I like how the women and younger girls are speaking up and speaking out now about all this. It's too late to save the older ones like me who've already been tormented out of their souls choices in how to feel, act and react and what to respond and not respond to, and who to date and not date and how to live or not live life, but it's not too late for them. The very act of their speaking up has begun to free me from my guilt at not being the soft, submissive thing that I had not been from birth and never will be until the day I die, who got molded, ever so persistently, to resemble something she still is not.

I can tell you today I'm glad for every last moment of that and all my similar rebellions. At least owning the memories of them makes me more normal by today's standards, even if my rebellions were staged in another, much more restrictive time that made me a freak by their standards, entirely.
Edited Date: 16 May 2016 08:49 am (UTC)

Date: 16 May 2016 10:12 am (UTC)
lilysea: Serious (Happy)
From: [personal profile] lilysea
Thank you for this. ^_^

I was talking to my psychologist the other day about how angry I was about the fact that, as a woman, society didn't allow me to be angry/express anger in the same way as men.

Date: 17 May 2016 12:08 am (UTC)
lilysea: Serious (Default)
From: [personal profile] lilysea
I honestly have no idea. We're doing EMDR for PTSD at the moment, so he doesn't respond to a lot of the stuff I'm saying.

Date: 16 May 2016 04:22 pm (UTC)
From: [personal profile] flippac
A variant I get a lot from other trans women: having my anger (which very much fits the models above) treated as if it's that of the men who've abused them even as they're angry themselves.

Given the presence abuse has had in my life the last four years in particular, this has put me in an awful lot of binds - but because I'm the vaguely butch-looking one (partly because survival: I get treated a lot worse for failing at femme than succeeding at something close to butch on my own terms) and I was forced to learn to fight, clearly I must want to use that to get my way even when the same person's watched me collapse quivering and catatonic at the prospect of having to.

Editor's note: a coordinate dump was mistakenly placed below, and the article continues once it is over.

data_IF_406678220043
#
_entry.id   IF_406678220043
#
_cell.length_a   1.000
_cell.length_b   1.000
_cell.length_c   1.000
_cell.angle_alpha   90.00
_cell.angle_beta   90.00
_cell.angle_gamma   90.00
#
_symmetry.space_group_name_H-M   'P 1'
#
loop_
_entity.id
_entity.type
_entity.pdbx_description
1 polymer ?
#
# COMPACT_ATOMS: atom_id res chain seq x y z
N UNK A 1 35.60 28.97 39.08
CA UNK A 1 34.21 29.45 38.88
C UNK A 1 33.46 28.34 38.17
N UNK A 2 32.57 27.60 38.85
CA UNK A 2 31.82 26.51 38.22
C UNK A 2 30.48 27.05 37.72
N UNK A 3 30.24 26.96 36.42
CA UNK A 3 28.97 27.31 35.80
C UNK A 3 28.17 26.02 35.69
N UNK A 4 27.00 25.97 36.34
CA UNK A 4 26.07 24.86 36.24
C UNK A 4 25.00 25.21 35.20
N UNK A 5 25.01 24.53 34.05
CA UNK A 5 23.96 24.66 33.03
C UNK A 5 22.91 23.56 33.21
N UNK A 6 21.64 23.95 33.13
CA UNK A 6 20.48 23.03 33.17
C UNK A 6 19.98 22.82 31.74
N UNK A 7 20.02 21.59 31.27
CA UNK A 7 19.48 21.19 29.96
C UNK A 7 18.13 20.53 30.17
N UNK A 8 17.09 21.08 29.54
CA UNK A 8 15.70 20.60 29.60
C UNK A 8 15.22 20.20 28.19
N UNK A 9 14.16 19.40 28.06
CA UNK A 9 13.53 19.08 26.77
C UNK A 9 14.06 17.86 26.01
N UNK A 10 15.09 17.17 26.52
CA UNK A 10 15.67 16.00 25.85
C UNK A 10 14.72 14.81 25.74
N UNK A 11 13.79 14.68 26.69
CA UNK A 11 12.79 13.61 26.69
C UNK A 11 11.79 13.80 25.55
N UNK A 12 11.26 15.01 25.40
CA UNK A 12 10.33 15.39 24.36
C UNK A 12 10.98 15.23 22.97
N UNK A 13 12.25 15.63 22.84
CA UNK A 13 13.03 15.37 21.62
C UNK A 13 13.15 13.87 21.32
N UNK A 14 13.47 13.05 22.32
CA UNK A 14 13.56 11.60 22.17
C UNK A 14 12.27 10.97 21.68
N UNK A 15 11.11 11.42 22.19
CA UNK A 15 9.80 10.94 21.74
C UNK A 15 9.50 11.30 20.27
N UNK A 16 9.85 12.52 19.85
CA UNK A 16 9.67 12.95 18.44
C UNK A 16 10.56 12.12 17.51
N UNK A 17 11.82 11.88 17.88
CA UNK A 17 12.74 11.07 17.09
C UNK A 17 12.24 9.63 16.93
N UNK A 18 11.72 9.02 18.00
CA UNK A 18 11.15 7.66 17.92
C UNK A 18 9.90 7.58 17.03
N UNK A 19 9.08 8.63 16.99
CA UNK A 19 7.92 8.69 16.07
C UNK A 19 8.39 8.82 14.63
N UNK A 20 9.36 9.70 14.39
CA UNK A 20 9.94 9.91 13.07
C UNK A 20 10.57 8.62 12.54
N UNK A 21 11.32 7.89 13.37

I'm not really allowed to be nice on my own terms, of course - not for any length of time. And because they're less self-aware about the nature of their own anger, I have to not be angry however fucked up the things people do to me are. And I'm fully expecting at least one reader to twitch at the idea a butch-looking trans woman might be having these problems, if not to the point of actually commenting.

Date: 16 May 2016 07:09 pm (UTC)
snippy: Lego me holding book (Default)
From: [personal profile] snippy
I am an alien.

Date: 17 May 2016 06:35 pm (UTC)
snippy: Lego me holding book (Default)
From: [personal profile] snippy
Only women are allowed to be angry. Men are sarcastic and passive-aggressive instead. Women's anger can be physically violent or verbally abusive.

Date: 17 May 2016 01:41 am (UTC)
libskrat: (feminism: why yes I am angry)
From: [personal profile] libskrat
Having destroyed my own chances in one particular job with (wholly justified, dammit) expressions of anger and frustration... yeah. I have developed a GIANT case of the fukkits that informs my teaching and my (small) speaking career.

That's probably going to cost me a promotion in my current (much-loved) job... but that's going to be a matter of mutual agreement, I think. If I took that promotion I'd have to STFU about a lot of things, and I don't want to.

Am I angry? HELL YEAH. Am I nice? HELL NO. Does that make me a worthless person? The hell it does.

Date: 16 May 2016 04:33 am (UTC)
From: [identity profile]
I enjoyed reading this.

Date: 16 May 2016 10:00 am (UTC)
From: [identity profile]
It's relevant to my immediate family (father, brother, sister; mother is long deceased) so I've now added you to the filter (Custom Friends Group) where I talk about those people. Confidential please: what's said on that filter stays there.


firecat: red panda looking happy (Default)
firecat (attention machine in need of calibration)